Home Historical Theology Who is Jesus? Part 1 Overview
Who is Jesus? Part 1 Overview PDF Print E-mail
Written by Calvin Fox   
Saturday, 08 November 2008 14:40
Jesus through the Ages is the title of an important book by Jaroslav Pelikan, written in 1985.  Professor Pelikan was a world renowned scholar of history and theology and this is one of his most famous works of intellectual history.  His thesis is that each age of western world history has depicted Jesus in accordance with its dominant character.  Put another way, the dominant image of Jesus in any particular period of history is often the key to understanding the most important themes and concerns of that period.  That may also be true of us.  We tend to project what we personally value most into our image of Jesus as a way of justifying what we believe is truly important.  Who a person thinks Jesus is will often tell us more about that person than it does about Jesus.  This is a very illuminating study.
Christians today naively tend to believe their current understanding of who Jesus is and what he is all about is, in fact, Jesus as he always has been- the true, authentic Jesus.  They like to declare the Jesus they know and love is the same today as he was yesterday and always will be.   Well, that the true Jesus is unchanging is indeed true.  That the authentic, unchanging Jesus is the person of that name we happen to believe in is open to question and may well not be true.  Everyone should study Professor Pelikan’s book and its thesis.  I will try to give a brief synopsis of it, as well as my own comments based on it, in this Essay.

In the following chapter titles we have a list of identities given to Jesus by Christians through the Ages.  Which one is the true Jesus?  Which Jesus is the one you believe him to be?  Which Jesus is “your” Jesus, the one you have faith in and follow?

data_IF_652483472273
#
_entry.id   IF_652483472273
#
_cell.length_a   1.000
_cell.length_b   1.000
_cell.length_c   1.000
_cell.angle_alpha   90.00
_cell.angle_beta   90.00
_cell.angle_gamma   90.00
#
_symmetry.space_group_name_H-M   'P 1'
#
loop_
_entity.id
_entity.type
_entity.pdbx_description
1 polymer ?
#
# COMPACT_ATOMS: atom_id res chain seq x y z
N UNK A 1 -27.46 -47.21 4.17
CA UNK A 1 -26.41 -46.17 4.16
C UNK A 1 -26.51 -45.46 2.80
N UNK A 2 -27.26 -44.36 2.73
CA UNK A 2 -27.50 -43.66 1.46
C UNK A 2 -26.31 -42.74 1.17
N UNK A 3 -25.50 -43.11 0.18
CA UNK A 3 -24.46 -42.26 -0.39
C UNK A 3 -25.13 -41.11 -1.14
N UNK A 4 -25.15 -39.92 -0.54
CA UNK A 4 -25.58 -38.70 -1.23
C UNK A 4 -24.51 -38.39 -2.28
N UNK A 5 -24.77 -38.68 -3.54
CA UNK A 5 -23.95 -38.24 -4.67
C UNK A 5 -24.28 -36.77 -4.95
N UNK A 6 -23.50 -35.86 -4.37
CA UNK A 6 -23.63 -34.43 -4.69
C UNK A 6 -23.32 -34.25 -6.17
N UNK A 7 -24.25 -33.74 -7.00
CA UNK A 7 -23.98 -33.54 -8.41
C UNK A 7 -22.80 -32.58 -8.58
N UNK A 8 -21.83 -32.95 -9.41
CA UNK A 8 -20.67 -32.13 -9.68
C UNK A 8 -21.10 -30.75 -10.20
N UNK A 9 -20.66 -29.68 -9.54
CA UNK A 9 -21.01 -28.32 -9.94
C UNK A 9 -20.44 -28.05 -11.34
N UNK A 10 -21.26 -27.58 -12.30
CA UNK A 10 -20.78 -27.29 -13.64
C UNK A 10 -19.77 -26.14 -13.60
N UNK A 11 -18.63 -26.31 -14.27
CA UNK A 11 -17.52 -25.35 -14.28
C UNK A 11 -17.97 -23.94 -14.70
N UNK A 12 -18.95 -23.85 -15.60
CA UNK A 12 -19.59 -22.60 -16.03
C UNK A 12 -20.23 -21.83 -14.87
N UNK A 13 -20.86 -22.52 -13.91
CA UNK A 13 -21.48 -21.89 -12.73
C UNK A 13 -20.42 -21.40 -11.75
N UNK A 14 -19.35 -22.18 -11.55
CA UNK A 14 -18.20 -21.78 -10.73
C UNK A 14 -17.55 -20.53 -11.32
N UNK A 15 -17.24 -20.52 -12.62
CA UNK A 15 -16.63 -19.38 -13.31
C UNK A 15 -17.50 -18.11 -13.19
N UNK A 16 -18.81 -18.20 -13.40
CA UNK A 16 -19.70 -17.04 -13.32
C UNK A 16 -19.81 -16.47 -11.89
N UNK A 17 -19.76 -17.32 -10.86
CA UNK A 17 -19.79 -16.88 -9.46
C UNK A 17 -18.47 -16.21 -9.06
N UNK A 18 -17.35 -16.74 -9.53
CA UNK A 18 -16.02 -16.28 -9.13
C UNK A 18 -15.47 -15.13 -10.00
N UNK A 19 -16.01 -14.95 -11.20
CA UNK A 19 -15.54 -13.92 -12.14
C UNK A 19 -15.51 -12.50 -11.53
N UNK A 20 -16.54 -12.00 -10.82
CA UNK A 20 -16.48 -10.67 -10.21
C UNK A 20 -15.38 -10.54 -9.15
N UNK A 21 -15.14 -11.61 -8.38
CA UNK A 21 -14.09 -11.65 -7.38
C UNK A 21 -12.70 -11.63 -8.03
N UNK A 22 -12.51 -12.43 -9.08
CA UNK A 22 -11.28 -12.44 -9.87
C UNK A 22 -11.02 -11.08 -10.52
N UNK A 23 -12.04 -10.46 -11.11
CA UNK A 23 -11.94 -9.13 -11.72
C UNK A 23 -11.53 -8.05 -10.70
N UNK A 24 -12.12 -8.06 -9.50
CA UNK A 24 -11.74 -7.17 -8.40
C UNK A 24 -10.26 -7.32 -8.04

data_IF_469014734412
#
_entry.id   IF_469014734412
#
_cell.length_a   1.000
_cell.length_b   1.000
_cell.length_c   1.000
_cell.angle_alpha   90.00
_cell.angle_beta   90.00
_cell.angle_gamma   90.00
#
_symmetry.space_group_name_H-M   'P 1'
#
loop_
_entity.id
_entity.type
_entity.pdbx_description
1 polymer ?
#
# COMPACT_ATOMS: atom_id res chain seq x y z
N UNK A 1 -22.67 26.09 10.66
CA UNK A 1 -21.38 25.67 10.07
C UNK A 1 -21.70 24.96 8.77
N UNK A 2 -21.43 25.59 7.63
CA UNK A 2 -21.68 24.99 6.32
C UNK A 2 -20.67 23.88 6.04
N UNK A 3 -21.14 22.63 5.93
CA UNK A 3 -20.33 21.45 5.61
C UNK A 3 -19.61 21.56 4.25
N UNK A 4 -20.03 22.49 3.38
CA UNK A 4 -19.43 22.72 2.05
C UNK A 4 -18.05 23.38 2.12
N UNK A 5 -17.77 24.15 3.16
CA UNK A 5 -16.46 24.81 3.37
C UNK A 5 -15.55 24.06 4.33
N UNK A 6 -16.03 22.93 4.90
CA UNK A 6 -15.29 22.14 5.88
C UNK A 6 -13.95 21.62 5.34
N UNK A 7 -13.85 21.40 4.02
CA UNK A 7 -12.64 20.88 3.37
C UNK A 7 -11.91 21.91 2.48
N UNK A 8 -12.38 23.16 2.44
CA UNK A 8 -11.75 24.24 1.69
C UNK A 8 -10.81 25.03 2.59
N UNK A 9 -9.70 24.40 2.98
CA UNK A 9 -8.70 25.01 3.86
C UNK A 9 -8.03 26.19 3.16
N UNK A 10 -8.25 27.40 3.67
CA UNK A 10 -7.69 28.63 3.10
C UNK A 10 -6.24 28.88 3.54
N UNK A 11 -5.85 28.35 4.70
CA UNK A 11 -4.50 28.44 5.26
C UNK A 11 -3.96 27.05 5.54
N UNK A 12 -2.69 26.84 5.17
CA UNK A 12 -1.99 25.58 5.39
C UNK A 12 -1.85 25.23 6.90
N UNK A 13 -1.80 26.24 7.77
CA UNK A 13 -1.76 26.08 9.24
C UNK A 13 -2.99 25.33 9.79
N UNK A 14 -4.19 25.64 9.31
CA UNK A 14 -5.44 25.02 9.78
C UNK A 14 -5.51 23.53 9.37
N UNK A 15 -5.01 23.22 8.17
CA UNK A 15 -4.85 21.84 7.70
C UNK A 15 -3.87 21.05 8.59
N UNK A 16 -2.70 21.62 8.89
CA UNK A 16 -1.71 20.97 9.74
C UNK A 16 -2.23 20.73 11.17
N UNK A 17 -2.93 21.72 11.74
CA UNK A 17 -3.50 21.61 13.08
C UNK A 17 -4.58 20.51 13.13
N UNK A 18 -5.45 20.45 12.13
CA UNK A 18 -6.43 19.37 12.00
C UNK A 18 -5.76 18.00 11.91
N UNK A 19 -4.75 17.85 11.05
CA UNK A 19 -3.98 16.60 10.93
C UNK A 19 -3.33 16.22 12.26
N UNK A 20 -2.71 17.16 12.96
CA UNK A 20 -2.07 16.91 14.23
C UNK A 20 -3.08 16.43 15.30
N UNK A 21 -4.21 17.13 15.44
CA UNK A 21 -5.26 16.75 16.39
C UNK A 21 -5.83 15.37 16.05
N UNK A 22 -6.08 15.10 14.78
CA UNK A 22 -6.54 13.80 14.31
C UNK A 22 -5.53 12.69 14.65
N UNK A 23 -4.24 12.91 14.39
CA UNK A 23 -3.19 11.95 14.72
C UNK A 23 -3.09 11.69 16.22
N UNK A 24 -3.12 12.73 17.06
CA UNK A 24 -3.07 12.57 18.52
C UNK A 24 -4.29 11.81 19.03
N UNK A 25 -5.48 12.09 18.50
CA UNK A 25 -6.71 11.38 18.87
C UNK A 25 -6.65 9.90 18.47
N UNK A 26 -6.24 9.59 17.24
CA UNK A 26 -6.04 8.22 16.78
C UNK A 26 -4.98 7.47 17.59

“Jesus” is the Rabbi of the First Century, the Light of the Gentiles in the Second and Third Centuries, the King of Kings in the Fourth Century, the Cosmic Christ in the Third and Fourth Centuries, the Son of Man in the Fifth Century, the True Image in the Eighth and Ninth Centuries, Christ Crucified in the Tenth and Eleventh Centuries, the Monk in the Eleventh and Twelfth Centuries, the mystical Bridegroom of the Soul in the High Middle Ages, the Model Man  in the Thirteenth and Fourteenth Centuries, the Universal Man in the Fifteenth and Sixteenth Centuries, the Mirror of the Eternal in the Sixteenth Century, the Prince of Peace during the Crusades,  the Teacher of Enlightenment in the Eighteenth Century, the Poet of Beauty in the Nineteenth Century, the Liberator in the Nineteenth and Twentieth Centuries,  the Teacher of the World in the Twentieth Century.
To be continued

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Last Updated on Monday, 15 December 2008 19:55